Packaged Retail and Insurance-based Investment Products (PRIIPs)

Since the implementation of PRIIPs regulation in January 2018, concerns have been raised within the insurance industry that in certain instances the scenarios that firms are required to include present too optimistic a view and so have ‘the potential to mislead investors’. The approach taken by the Financial Conduct Authority (FCA) to date – permitting firms to provide additional clarification to clients – may not be an acceptable long-term solution in the best interest of consumers as it may not be useful for clients and could cause confusion. If these issues are not addressed at EU-level, the FCA may choose to do so unilaterally post-Brexit.

General Data Protection Regulation (GDPR)

UK insurers frequently require cross-border data transfers in order to collect premiums or pay benefits to overseas policyholders and are likely to be directly affected by any changes in data-related regulation. GDPR harmonises data privacy laws across Europe and sets high standards for data protection and the privacy rights of consumers. While the UK government has issued a statement of intent regarding the adoption of GDPR into UK law, they may opt to diverge from the EU regulation over time. Any such changes are likely to affect the way insurers manage, store and protect their data, with potential impacts on the security of policyholders’ data, particularly during cross-border transfers.

In addition, post-Brexit, the UK might no longer fall within existing cross-border data agreements held by the EU, so could be required to forge new deals with the US and other countries. This would present the UK with an opportunity to enter into tailored agreements that support and encourage international collaboration. Although there may still be regulatory and other barriers to overseas data transfers in the future, improved data transfer capabilities may enable UK insurers to access and embed technological developments and infrastructure, currently only available overseas, into their business. This could improve operating efficiencies and customer service capabilities, as well as enhance firms’ ability to work collaboratively with overseas subsidiaries.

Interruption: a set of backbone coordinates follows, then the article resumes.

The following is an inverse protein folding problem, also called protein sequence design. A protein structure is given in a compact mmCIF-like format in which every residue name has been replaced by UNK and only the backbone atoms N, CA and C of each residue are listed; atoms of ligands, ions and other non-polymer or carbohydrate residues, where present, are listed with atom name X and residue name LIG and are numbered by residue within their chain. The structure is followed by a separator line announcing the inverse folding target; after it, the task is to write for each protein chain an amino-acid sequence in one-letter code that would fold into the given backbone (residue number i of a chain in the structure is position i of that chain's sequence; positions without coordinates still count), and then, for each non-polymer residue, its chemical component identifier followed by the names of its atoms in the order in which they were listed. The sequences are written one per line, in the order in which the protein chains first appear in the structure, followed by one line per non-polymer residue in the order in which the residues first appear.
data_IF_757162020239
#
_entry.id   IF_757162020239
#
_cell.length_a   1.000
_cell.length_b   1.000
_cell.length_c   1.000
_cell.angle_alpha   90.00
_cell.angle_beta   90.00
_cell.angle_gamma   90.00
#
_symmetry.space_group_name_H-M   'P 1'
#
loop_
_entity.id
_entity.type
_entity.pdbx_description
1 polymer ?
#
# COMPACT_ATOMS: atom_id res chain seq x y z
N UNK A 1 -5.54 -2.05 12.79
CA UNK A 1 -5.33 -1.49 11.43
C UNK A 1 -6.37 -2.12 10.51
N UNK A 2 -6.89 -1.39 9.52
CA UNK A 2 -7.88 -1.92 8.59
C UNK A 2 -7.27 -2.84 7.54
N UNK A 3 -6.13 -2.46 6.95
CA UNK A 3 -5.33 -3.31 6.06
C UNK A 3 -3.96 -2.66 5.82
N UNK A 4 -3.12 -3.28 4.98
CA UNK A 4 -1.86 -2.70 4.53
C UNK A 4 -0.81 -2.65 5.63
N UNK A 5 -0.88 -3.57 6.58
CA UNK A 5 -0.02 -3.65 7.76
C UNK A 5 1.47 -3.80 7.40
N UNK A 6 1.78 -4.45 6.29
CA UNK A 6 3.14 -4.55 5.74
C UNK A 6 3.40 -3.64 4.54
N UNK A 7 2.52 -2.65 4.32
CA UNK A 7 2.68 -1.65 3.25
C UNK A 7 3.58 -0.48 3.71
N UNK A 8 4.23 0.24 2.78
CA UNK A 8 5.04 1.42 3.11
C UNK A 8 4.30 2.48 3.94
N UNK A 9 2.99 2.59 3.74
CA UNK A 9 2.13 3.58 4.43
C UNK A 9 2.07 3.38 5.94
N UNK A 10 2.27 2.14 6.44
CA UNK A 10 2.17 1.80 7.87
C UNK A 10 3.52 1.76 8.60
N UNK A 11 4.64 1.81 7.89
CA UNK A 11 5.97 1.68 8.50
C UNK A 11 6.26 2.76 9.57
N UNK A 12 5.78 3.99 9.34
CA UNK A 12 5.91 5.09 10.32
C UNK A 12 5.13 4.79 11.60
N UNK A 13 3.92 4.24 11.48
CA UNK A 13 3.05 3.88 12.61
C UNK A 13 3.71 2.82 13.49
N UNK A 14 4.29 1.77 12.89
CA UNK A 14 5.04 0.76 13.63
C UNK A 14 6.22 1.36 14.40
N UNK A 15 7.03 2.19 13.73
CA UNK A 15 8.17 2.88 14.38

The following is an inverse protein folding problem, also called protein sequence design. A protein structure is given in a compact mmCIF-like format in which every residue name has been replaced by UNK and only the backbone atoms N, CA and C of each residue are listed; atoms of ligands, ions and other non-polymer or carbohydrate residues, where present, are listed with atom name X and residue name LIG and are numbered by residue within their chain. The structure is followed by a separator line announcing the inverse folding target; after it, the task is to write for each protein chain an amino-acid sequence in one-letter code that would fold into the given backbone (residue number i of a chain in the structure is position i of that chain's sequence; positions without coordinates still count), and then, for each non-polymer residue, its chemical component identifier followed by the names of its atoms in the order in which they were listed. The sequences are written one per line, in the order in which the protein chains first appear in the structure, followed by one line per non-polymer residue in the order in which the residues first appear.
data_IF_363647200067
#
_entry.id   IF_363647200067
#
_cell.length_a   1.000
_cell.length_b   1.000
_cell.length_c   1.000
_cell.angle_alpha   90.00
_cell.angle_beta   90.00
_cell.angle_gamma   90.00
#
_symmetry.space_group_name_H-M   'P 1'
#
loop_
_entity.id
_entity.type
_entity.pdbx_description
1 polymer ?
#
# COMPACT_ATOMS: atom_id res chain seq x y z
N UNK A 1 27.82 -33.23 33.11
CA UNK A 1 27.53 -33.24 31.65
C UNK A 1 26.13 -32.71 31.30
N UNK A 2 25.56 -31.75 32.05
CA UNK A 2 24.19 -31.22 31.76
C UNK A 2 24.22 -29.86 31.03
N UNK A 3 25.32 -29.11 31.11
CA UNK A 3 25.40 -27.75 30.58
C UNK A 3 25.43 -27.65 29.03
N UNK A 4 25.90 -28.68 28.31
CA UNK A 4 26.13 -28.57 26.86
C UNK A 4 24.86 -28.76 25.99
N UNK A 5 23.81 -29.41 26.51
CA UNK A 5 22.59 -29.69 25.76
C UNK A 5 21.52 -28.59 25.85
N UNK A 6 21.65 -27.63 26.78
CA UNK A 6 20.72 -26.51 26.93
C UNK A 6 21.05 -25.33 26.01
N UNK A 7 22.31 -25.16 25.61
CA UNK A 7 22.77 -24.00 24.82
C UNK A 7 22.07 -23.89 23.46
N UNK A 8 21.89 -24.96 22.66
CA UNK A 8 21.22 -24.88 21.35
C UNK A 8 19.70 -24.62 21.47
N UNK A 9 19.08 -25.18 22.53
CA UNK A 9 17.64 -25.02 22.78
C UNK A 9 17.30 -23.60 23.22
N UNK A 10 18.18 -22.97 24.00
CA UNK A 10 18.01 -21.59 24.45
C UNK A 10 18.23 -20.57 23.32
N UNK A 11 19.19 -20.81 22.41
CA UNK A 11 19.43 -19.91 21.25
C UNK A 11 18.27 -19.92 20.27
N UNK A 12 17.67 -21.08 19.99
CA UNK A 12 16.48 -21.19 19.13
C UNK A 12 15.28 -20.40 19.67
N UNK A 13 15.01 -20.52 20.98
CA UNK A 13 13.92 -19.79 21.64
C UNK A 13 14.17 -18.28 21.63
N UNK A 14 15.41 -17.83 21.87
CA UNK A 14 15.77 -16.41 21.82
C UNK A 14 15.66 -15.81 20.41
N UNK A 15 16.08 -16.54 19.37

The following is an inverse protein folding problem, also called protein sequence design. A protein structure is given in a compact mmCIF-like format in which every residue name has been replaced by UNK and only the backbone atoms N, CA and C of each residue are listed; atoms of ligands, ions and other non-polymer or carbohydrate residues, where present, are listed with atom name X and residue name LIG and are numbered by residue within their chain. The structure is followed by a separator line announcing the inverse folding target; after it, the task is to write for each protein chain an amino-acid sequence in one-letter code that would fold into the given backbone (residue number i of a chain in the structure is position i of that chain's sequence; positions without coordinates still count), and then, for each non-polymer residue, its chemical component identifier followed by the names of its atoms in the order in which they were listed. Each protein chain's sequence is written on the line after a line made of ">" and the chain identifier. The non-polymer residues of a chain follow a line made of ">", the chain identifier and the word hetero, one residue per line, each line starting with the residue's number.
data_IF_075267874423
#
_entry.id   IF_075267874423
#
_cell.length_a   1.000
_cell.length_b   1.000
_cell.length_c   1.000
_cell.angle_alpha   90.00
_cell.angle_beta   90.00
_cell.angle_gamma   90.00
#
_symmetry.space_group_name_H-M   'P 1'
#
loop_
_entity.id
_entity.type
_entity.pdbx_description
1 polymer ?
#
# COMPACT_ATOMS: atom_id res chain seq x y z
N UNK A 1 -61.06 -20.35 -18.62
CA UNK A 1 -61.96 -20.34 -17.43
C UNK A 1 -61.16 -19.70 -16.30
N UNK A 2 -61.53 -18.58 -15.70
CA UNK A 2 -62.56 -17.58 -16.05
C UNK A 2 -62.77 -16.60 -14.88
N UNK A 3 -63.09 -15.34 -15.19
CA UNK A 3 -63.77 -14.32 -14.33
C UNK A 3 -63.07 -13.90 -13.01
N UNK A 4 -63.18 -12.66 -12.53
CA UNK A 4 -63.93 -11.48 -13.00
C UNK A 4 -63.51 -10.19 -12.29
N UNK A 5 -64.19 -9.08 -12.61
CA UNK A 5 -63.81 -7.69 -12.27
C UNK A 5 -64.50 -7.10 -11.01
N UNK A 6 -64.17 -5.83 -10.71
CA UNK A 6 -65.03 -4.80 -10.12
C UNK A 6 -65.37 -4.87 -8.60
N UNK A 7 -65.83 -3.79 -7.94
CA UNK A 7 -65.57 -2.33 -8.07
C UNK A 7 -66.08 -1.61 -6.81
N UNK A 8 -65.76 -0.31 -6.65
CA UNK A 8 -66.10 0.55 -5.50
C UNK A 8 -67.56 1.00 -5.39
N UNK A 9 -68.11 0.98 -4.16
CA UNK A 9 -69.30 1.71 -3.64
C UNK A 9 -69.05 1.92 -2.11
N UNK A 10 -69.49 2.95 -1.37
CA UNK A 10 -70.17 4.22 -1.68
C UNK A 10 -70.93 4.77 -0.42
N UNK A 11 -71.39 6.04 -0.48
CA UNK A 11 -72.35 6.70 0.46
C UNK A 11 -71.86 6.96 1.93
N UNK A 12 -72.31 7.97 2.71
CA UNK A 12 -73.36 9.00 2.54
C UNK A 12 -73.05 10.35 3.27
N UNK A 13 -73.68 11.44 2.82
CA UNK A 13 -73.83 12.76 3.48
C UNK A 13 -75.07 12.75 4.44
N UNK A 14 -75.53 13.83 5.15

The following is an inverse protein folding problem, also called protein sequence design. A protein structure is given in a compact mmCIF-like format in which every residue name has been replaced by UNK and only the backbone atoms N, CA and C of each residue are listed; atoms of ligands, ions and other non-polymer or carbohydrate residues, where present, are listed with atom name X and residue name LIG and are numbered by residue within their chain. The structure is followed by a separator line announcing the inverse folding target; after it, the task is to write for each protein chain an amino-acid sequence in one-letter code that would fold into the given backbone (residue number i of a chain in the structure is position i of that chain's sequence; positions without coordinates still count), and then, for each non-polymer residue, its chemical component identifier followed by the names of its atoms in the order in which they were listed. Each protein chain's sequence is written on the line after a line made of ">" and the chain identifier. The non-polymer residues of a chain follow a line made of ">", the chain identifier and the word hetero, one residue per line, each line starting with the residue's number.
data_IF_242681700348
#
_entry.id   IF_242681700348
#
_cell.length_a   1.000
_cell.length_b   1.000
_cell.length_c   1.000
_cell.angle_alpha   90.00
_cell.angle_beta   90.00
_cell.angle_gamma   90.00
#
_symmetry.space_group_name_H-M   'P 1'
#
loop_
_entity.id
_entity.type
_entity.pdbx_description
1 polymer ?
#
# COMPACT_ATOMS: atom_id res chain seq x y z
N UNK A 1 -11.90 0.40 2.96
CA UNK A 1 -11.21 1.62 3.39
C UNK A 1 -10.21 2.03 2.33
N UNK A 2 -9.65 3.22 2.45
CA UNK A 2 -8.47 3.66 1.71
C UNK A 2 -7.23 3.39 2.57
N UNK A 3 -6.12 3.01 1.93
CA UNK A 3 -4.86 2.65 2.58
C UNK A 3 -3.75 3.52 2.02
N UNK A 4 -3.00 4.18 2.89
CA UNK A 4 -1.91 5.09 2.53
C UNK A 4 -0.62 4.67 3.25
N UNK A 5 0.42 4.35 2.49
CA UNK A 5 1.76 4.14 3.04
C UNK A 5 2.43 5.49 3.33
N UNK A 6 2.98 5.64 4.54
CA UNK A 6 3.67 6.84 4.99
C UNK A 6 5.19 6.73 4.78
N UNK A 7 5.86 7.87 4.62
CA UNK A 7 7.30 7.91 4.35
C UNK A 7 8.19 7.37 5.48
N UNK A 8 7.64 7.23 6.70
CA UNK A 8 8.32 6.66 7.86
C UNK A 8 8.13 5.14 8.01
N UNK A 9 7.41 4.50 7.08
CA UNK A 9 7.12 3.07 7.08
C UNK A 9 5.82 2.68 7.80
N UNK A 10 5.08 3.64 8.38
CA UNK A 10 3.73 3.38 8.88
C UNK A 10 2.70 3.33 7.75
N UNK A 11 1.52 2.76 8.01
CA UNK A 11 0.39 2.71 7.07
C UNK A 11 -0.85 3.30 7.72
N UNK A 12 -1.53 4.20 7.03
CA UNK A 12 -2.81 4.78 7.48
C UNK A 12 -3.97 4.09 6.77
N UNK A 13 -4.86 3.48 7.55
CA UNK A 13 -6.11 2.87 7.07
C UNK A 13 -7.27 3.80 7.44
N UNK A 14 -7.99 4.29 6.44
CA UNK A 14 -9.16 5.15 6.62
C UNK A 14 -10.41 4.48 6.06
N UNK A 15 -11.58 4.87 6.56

Some insurers may be taking a ‘wait and see’ approach to Brexit, particularly those that do not have policyholders in other EU states. As we explore further in our full paper ‘Brexit: Beyond Passporting’ (see http://uk.milliman.com/), the repercussions of Brexit are likely to have very real consequences within the UK market.

Brexit is both an emerging risk and an opportunity. Firms that are proactive, have considered and developed appropriate strategies for each possible outcome, and have adequately prepared for shifting markets, should be well placed to thrive in the post-Brexit era.


Jennifer Strickland is a consultant at Milliman’s London Life practice and co-author of the paper ‘Brexit: Beyond Passporting’

Kyle Audley is a consultant at Milliman’s London Life practice and co-author of the paper ‘Brexit: Beyond Passporting’